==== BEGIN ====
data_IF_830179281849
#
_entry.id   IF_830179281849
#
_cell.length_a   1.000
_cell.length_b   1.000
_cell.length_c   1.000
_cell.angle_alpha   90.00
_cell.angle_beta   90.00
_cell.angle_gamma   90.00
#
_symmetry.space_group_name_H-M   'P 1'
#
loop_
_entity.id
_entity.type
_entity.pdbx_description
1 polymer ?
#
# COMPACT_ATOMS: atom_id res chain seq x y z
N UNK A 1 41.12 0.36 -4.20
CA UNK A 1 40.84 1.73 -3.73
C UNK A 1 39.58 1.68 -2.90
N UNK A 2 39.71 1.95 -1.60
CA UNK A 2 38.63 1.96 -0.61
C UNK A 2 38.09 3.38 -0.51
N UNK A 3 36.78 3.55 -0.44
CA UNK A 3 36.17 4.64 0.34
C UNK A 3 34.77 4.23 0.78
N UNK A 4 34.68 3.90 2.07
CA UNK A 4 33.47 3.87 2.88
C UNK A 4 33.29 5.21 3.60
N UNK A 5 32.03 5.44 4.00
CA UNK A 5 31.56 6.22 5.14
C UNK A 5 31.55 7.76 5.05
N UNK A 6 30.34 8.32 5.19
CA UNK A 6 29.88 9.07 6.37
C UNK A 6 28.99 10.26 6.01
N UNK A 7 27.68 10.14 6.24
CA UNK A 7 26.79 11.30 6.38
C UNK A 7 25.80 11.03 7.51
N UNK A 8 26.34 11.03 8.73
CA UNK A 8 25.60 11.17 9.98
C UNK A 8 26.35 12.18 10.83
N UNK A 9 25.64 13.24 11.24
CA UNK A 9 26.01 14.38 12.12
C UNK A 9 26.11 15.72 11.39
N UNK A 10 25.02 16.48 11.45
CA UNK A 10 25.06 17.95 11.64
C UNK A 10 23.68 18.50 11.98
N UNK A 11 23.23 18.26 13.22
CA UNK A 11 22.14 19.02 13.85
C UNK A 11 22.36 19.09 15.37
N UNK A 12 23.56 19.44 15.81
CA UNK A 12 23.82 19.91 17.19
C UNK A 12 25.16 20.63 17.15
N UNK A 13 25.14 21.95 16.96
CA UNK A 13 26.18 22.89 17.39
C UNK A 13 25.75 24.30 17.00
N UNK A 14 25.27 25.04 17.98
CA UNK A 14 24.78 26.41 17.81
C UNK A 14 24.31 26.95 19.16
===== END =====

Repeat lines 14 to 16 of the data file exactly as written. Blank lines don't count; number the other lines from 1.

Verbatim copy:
loop_
_entity.id
_entity.type